Breakfast with a Baboon

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Two species which are often found together are the baboon (Papio cynocephalus) and the impala antelope (Aepyceros melampusShona: mhara; Ndebele: ipala ). Here the young male impala appears to be in community with the baboon over breakfast. Some suggest a symbiotic relationship between these two animals. Impala have been observed to be more ‘approachable’ in the presence of a baboon troop, perhaps providing a false sense of security, and such troops will often sound the alarm when predators are present (basically an early warning system for the impala). Some have observed that grazing impala often unearth grubs and insects which baboons will feed on. A strange relationship, since it is not unknown for baboons to grab young impala calves, mutilate and eat them.
(Canon 7D; f/6.3; 1/250sec; ISO-200; 400mm)

Picture ©2012 Andrew Field – Simply Wild Photography


Male Impala Lock Horns

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Two male impala antelopes (Aepyceros melampusShona: mhara; Ndebele: ipala ) lock horns in a tussle during the lambing period, when most male impala spar with each other to move up the mating queue. It is a process of establishing a fighting category, which apparently determines mating precedence. Rank surely does have its privileges. This was a fleeting battle between the two giving an opportunity shot for split seconds before they each ‘bomb shelled’ in different directions. There was no knowing who won. Impala are the more prolific variety of antelope in southern African parks and a common source of protein for carnivores.
(Canon 50D; f/5,6; 1/250sec; ISO-100; 380mm)

Picture ©2010 Andrew Field – Simply Wild Photography

Impala: Paradigm of Perfection

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Two impala antelope (Aepyceros melampusShona: mhara; Ndebele: ipala ) pose beautifully for the photographer. The impala is the paradigm of perfection in itself being one of the most efficient grazer/browser antelopes in Africa, yet the most common and probably the least photographed.
(Canon 50D; f/5.6; 1/250sec; ISO-640; 285mm)

Picture ©2010 Andrew Field – Simply Wild Photography

Impala Harem


A herd of Impala (Aepyceros melampusShona: mhara; Ndebele: ipala ) ewes, posing with grace, blending with the colour of the surrounding bush. This antelope is a major food source for predators.  Impala defenses include an acute sense of hearing, sight and smell, scattering the herd to create confusion, their speed and ability to leap both high and far when under immediate threat.
Population Trend : Stable; Threat: Least Concern – Source IUCN
(Canon EOS 50D/ EF-S18-200mm; 1/2000 sec; f/5.6; ISO 1250; 200mm)

Picture ©2011 Andrew Field – Simply Wild Photography

Digital Photography Terms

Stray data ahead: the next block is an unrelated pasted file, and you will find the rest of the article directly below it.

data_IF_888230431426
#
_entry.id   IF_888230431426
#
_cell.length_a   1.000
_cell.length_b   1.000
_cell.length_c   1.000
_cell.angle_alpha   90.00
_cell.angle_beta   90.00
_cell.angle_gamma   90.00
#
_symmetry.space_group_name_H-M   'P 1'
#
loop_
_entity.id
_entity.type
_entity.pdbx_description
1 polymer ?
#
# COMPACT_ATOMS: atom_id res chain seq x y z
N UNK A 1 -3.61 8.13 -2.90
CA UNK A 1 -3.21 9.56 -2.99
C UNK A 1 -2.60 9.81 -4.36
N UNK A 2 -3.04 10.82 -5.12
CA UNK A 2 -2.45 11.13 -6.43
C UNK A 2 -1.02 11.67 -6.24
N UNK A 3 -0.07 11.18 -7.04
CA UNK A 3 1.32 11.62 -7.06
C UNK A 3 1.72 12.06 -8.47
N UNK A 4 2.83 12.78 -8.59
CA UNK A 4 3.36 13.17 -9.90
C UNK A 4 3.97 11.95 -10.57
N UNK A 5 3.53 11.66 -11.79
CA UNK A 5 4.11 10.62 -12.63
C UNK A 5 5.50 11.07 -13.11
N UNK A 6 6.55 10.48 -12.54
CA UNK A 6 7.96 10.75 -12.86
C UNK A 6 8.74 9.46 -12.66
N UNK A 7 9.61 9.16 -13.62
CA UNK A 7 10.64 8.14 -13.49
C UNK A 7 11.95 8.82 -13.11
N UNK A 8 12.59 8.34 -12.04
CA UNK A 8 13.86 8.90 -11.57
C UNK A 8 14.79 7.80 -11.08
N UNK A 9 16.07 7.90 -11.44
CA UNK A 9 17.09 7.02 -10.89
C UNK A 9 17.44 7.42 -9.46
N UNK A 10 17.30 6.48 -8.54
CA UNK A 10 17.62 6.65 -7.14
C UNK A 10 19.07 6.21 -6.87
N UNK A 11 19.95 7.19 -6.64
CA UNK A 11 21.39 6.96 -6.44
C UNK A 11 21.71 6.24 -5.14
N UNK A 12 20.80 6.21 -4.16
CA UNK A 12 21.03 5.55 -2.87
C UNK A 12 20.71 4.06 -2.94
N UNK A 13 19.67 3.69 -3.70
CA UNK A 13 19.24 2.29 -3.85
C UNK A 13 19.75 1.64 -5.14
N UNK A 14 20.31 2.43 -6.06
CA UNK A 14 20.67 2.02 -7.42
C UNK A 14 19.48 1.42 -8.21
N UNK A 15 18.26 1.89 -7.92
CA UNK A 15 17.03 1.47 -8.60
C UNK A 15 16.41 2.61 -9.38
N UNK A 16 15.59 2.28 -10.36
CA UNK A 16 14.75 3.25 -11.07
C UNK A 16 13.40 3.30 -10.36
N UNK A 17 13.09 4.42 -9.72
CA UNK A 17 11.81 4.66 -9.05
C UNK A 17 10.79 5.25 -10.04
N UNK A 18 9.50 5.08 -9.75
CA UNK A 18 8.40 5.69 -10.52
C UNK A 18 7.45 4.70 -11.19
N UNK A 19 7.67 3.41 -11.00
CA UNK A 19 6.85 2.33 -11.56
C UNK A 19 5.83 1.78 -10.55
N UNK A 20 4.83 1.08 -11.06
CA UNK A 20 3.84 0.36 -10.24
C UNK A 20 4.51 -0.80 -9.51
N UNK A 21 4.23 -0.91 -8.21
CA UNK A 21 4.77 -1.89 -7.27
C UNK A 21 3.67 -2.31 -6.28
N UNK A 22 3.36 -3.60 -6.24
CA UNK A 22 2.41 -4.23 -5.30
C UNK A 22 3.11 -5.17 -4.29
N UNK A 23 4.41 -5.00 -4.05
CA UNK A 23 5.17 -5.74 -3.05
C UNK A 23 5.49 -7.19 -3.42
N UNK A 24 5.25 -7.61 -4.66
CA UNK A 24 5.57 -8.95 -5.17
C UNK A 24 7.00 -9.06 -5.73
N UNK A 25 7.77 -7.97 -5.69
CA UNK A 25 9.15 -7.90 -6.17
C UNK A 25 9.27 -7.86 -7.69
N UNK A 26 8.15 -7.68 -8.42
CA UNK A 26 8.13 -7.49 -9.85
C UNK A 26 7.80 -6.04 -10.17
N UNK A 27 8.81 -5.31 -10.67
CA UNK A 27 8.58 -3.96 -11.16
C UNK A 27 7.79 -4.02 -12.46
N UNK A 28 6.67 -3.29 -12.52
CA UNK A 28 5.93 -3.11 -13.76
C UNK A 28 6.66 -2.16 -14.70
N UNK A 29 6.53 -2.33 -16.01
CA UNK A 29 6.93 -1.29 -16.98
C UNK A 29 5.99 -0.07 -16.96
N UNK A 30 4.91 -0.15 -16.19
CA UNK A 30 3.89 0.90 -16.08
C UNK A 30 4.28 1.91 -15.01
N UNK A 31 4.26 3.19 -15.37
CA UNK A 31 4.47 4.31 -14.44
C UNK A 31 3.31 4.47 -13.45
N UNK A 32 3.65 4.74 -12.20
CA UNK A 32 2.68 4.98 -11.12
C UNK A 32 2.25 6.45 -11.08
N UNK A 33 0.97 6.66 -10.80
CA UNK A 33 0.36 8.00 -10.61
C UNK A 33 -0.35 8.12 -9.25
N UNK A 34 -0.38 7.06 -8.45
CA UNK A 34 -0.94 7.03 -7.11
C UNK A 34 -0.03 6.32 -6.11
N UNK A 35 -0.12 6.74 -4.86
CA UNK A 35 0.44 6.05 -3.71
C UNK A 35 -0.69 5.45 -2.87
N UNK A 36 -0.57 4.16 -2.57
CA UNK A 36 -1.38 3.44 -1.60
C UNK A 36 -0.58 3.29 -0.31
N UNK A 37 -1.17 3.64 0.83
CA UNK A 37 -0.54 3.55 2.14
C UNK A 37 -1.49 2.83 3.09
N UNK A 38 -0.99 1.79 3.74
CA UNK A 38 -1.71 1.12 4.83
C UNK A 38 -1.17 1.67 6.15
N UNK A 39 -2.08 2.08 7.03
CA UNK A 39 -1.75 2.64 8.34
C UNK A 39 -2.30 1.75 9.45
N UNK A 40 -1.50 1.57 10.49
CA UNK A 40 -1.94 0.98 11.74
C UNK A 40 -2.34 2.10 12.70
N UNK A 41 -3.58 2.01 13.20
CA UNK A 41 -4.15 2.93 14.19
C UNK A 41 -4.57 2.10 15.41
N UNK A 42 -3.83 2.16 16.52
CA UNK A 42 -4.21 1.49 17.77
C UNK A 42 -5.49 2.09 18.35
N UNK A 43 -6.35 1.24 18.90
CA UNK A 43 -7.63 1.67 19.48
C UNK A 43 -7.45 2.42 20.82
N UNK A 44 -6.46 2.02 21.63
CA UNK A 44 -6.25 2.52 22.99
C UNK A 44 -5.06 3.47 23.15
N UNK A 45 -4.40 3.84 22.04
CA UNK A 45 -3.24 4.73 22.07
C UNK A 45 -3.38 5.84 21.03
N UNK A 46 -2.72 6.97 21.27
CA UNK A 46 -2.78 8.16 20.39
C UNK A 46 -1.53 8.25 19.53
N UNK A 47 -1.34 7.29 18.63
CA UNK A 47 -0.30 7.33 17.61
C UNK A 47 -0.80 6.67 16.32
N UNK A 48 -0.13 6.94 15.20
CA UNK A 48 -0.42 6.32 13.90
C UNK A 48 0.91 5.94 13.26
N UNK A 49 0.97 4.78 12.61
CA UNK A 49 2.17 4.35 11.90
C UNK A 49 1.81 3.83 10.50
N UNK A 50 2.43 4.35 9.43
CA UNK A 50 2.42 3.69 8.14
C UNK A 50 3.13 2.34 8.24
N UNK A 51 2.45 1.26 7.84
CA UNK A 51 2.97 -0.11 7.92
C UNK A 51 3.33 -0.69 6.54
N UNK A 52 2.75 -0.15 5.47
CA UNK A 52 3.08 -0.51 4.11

Juxtaposition occurs when there are two or more elements, usually side by side, in a frame that either contrast or contribute towards the overall theme on an image, to bring our a specific quality of create an effect.

“What my eyes seek in these encounters is not just the beauty traditionally revered by wildlife photographers. The perfection I seek in my photographic composition is a means to show the strength and dignity of animals in nature.”

– Frans Lanting

Waterbuck Exile


An Impala ram strolls past two male Waterbuck (Kobus EllipsiprymnusShona: dhumukwa; Ndebele: isidumuka), that seem to be bonding, yet could well be joisting, while catching the last rays of sunshine filtering through the canopy. Young waterbuck males are usually driven from the herd into exile at that tender stage just past weaning and this could be the herd bull doing just that in a gentle way. The youngster will hang about within the vicinity of the herd until he bonds with a bachelor group of sub-adult males, and then make his own way in life. The waterbuck is low risk, but conservation dependent with populations declining (assessed to be circa 105 thousand in the wild).
(Canon EOS 5D Mk III/ EF100-400mm IS II USM; 1/250 sec; f/5.6; ISO 320; 400mm)

Picture ©2016 Andrew Field – Simply Wild Photography

A-Z of Photography

Bokeh is a Japanese term (derived from boke) that refers to the pleasing or aesthetic quality of the blur in the out of focus part of a photograph, and is a subjective aspect of the image. It is sometime defined as the way a lens renders out of focus points of light. With some skill, photographers can achieve creative images with impact using just the image bokeh.

“I came from the outside, the rules of photography didn’t interest me… there were things you could do with a camera that you couldn’t do with any other medium… grain, contrast, blur, cock-eyed framing, eliminating or exaggerating grey tones and so on. I thought it would be good to show what’s possible, to say that this is as valid of a way of using the camera as conventional approaches.”

– William Klein